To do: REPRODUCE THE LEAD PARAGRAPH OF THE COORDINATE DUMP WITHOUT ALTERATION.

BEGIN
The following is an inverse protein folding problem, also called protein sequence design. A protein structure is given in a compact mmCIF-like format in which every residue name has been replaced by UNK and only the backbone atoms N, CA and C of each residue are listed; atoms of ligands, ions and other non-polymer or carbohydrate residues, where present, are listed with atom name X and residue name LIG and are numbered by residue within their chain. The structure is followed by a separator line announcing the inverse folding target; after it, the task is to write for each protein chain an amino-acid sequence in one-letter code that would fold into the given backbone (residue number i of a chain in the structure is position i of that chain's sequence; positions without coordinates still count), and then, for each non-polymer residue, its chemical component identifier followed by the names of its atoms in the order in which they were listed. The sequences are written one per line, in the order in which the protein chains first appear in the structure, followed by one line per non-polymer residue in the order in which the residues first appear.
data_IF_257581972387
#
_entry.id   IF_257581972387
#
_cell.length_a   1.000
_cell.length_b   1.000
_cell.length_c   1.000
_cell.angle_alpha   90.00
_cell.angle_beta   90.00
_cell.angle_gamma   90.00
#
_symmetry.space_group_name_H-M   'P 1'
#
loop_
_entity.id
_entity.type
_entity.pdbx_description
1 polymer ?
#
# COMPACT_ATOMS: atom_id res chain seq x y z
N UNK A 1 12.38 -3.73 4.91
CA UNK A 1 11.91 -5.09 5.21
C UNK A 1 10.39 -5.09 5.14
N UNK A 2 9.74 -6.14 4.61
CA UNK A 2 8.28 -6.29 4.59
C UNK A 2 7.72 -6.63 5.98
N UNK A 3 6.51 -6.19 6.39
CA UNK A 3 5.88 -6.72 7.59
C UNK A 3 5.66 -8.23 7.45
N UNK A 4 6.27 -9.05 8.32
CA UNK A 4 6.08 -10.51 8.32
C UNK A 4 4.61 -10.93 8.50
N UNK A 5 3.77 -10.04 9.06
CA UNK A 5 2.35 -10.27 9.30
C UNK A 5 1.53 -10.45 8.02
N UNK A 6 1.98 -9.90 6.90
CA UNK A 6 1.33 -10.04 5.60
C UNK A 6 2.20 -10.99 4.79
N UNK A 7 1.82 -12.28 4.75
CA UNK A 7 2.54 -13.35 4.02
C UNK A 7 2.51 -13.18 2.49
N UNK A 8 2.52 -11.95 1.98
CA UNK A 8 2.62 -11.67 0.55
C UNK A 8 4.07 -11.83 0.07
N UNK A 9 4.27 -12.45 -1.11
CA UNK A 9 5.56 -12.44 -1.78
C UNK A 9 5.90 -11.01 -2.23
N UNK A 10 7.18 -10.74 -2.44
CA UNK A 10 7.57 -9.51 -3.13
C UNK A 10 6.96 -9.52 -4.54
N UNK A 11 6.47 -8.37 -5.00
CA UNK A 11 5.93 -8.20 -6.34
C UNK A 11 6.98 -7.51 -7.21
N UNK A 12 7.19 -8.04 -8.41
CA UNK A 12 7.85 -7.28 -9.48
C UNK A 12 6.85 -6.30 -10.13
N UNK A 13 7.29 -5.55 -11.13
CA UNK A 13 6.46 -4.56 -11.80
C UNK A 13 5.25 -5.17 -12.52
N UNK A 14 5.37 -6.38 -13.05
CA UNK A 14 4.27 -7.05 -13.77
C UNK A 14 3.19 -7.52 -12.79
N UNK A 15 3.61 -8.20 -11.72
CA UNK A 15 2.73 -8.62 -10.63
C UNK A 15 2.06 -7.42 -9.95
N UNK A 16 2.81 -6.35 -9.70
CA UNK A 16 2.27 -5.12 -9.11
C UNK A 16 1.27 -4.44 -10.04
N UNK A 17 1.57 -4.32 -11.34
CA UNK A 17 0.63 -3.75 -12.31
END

The following is an inverse protein folding problem, also called protein sequence design. A protein structure is given in a compact mmCIF-like format in which every residue name has been replaced by UNK and only the backbone atoms N, CA and C of each residue are listed; atoms of ligands, ions and other non-polymer or carbohydrate residues, where present, are listed with atom name X and residue name LIG and are numbered by residue within their chain. The structure is followed by a separator line announcing the inverse folding target; after it, the task is to write for each protein chain an amino-acid sequence in one-letter code that would fold into the given backbone (residue number i of a chain in the structure is position i of that chain's sequence; positions without coordinates still count), and then, for each non-polymer residue, its chemical component identifier followed by the names of its atoms in the order in which they were listed. The sequences are written one per line, in the order in which the protein chains first appear in the structure, followed by one line per non-polymer residue in the order in which the residues first appear.